President Donald Trump speaks to the annual meeting of the National Rifle Association, Friday, April 26, 2019, in Indianapolis. (AP Photo/Evan Vucci)

Man tosses cellphone, removed from Trump’s NRA speech

The U.S. has decided to withdraw its support for a treaty regulating the multibillion-dollar global arms trade

A man was removed from the audience at President Donald Trump’s speech to the National Rifle Association after tossing his cellphone toward the stage.

The phone flew toward one side of the lectern as Trump was approaching from the other side. The president proceeded with his speech without delay.

Witnesses said the man appeared to be a supporter of the president.

The incident happened as Trump told the crowd the U.S. has decided to withdraw its support for a treaty regulating the multibillion-dollar global arms trade. It’s the latest example of the Trump administration’s dislike of international pacts.

Trump said Friday that he has decided to revoke the United States’ status as a signatory of the Arms Trade Treaty regulating international trade in conventional weapons, including small arms, battle tanks, combat aircraft and warships.

He says America is “rejecting this treaty” and “taking our signature back.”

He made the announcement during a speech in Indianapolis, Indiana, to the National Rifle Association, which claims the treaty poses a threat to the Second Amendment. The U.S. signed the treaty in 2013, but never ratified it.

The NRA spent millions of dollars to help elect Trump in 2016 but had a much lower profile during the 2018 midterms. It’s unclear how visible the NRA will be in 2020 after a series of mass shootings that has hardened public sentiment against gun violence.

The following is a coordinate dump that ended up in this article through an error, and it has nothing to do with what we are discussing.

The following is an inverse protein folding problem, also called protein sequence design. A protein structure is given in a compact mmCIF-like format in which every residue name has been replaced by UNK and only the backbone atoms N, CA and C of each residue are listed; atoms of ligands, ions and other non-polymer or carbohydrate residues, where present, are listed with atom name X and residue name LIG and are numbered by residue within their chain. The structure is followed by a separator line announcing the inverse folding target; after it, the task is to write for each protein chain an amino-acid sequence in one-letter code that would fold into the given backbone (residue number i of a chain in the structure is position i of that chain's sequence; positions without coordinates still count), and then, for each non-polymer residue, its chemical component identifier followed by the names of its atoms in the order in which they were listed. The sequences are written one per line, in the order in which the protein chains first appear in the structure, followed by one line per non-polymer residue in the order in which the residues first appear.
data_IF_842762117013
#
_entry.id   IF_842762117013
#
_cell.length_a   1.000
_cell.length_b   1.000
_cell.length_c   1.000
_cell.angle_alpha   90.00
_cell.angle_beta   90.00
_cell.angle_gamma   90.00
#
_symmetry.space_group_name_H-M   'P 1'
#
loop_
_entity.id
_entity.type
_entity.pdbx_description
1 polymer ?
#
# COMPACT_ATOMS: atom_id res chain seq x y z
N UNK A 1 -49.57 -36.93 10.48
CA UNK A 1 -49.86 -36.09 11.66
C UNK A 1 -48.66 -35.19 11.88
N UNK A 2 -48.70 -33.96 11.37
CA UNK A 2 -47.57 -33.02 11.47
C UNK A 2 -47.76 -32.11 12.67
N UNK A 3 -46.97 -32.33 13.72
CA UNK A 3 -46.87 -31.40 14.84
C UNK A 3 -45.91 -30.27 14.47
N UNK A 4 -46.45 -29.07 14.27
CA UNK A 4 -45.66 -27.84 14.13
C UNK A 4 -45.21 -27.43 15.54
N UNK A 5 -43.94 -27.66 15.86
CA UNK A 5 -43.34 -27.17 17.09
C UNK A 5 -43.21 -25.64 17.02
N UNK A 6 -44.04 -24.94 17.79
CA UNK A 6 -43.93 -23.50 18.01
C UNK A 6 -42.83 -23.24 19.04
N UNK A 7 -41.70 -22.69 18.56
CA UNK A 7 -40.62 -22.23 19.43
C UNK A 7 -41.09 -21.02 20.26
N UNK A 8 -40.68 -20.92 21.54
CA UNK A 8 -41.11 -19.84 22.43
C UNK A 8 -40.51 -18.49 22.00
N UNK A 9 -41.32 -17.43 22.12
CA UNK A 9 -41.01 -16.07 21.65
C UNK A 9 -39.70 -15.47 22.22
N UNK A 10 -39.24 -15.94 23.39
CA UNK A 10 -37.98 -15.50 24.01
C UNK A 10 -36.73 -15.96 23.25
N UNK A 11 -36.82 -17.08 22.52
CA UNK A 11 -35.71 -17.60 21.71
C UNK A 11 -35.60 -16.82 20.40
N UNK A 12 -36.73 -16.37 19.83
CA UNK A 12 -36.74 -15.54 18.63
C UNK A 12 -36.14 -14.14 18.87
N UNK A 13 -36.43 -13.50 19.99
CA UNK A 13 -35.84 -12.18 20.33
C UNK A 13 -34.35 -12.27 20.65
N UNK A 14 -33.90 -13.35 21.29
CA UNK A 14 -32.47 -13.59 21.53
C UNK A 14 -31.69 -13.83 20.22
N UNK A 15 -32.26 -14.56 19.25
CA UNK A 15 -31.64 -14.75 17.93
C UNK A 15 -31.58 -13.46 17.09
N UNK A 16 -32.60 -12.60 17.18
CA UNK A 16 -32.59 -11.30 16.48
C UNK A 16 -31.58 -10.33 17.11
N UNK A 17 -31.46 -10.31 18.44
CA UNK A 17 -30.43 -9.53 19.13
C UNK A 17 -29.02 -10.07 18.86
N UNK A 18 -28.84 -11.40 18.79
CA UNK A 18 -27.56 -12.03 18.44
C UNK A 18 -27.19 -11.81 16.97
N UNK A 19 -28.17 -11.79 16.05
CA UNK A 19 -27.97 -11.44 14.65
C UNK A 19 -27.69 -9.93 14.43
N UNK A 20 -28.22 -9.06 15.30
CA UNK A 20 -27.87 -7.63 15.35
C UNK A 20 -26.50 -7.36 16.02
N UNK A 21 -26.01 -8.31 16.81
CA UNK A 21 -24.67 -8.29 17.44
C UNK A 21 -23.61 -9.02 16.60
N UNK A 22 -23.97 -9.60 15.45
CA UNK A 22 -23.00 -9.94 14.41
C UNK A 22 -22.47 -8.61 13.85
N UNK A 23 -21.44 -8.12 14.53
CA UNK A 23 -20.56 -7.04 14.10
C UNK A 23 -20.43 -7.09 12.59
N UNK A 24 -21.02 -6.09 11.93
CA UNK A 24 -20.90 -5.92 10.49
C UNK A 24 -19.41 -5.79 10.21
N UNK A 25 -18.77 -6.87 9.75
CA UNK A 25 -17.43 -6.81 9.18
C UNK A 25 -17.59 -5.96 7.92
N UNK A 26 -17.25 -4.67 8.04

But Trump disagrees with those who say the NRA is getting weaker. He tweets that the NRA is “getting stronger & stronger and doing some really great and important work.”

READ MORE: Biden enters Democratic race with strong anti-Trump theme

READ MORE: Year after Parkland school shooting massacre, 17 victims remembered

The Associated Press


Like us on Facebook and follow us on Twitter.

Just Posted

Skeena Watershed reopened for recreational pink and coho

Four sections and tributaries remain closed

Vanderhoof mayor frustrated over province’s back-and-forth orders over river management

Rio Tinto was asked to suspend their summer temperature management program on Aug 2 and the order was reversed on Aug 8

Skeena-Bulkley Valley candidates react to finding Trudeau broke ethics law

The election campaign is heating up before the writ has even dropped

Traffic collision on Highway 16

Occupants of the car sustained non-life threatening injuries

QUIZ: How much do you remember about Woodstock?

Weekend music festival in Bethel, New York, was held 50 years ago

U16 B.C. fastpitch team named national champs

Girls went undefeated at national tournament in Calgary

Advocates ‘internationalize’ the fight to free Raif Badawi from Saudi prison

Raif Badawi was arrested on June 17, 2012, and was later sentenced to 1,000 lashes and 10 years in jail for his online criticism of Saudi clerics

Canadian entrepreneurs turning beer byproduct into bread, cookies and profits

Some breweries turn to entrepreneurs looking to turn spent grain into treats for people and their pets

Canada ‘disappointed’ terror suspect’s British citizenship revoked

Jack Letts, who was dubbed “Jihadi Jack” by the U.K. media, has been detained in a Kurdish prison for about two years

Chrystia Freeland condemns violence in Hong Kong, backs right to peaceful assembly

There have been months of protests in the semi-autonomous region

B.C. VIEWS: Log exports and my other errors so far in 2019

Plastic bags, legislature overspending turn out differently

Most Read